Sensitisation and training programmes both for the public and private sectors should be an important part of the conservation strategy. Even a well-intentioned restoration or repair work is often done in a manner that it becomes a threat to the structure or disturbs the character-defining elements of the original architecture. Lack of training is the cause of such disasters. Expanding on this, an experienced construction specialist, suggested periodic sensitisation and training sessions, calling them “workshops” to avoid causing offence in using the word “training”. In such sessions, modern methods of conservation adopted by developed countries could be imparted besides identifying the immense potential in adaptive re-use of the original material for the restoration, not for mere cost effectiveness but, more importantly, for keeping the character of the restored structure as close to the original as possible.

One of the participants suggested taking the initiative to link local restoration needs with MP Local Area Development or Corporate Social Responsibility (CSR) funding, the former with MLAs and MPs and the latter with corporates. CII and other industry and trade bodies could possibly help the movement by suggesting restoration projects to their members for utilising funds earmarked for CSR. Heritage enthusiasts should keep “ready on a platter” projects offering a wide choice in terms of content, costs and locations, he said. Preparing such a portfolio of project profiles should be taken up on a priority basis. Advocacy through corporates has yielded encouraging results in other areas, such as popularisation of traditional games and anti-tobacco campaigns, according to another participant. Why not heritage?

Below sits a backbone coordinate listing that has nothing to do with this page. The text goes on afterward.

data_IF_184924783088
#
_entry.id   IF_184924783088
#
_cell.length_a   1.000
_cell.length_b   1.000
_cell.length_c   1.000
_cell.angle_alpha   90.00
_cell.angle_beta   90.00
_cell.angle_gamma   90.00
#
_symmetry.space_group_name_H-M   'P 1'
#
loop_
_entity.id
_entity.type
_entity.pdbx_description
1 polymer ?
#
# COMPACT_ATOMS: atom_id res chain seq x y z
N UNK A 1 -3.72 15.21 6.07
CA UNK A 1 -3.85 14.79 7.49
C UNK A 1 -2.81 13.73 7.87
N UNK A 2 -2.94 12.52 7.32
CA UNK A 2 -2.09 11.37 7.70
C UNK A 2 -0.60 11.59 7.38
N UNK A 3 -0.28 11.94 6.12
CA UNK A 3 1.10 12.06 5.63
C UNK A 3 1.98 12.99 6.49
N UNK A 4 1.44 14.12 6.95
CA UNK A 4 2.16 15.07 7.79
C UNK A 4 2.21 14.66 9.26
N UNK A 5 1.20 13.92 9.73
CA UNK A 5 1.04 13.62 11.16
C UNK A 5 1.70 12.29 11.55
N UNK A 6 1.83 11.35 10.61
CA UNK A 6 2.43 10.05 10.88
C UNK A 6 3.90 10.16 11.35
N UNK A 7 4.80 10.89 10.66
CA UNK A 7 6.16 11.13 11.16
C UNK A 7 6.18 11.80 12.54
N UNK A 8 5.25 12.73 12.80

Teaching young children at school to appreciate the beauty and value of heritage objects for their own sake and not for examinations and marks, supplemented by excursions to heritage sites, would lead to a more natural commitment to the cause than during adulthood. The subject should be introduced in the school curriculum, but ways must be found of making the knowledge interesting. Poorly printed books with smudged black and white pictures of beautiful buildings are enough to turn off young minds. So are dull teachers, contests and competitions for schools and activating heritage clubs in educational institutions were other ideas suggested for mobilising the involvement of the younger generation.

At a higher level, for civil engineering and architecture classes, conservation must be made an integral part of the curriculum – not an elective. Conservation alone as an elective may not have many takers due to its relatively limited scope as a source of income. Every civil engineer and every architect must learn conservation as part of the B.E., B.Tech., B.Arch. syllabus, equipping him or her to take on restoration projects and look for such opportunities.

On the intangible side, while dance and art forms receive attention, not enough effort is devoted to reviving beautiful traditional forms like therukkoothu, sindu-kavadi, silambattam etc. Several other cultural skills are not sufficiently recognised – shadow puppetry, garland-making (different garlands for each day at the Kapali Temple festival), basket making –particularly as they also serve a socio-economic purpose in providing a source of income to women. Traditional products could be given new life adapting them to contemporary designs.

The symposium threw up several ideas and identified weaknesses and gaps in the present activists’ scenario. Many existing practices may need to be improved. There should also be a teaming up of NGOs involved in all aspects of heritage and frequent discussions among them, like the one recently held, to at least assess whether any progress is made on the suggestions given.

Leave a Reply

Your email address will not be published. Required fields are marked *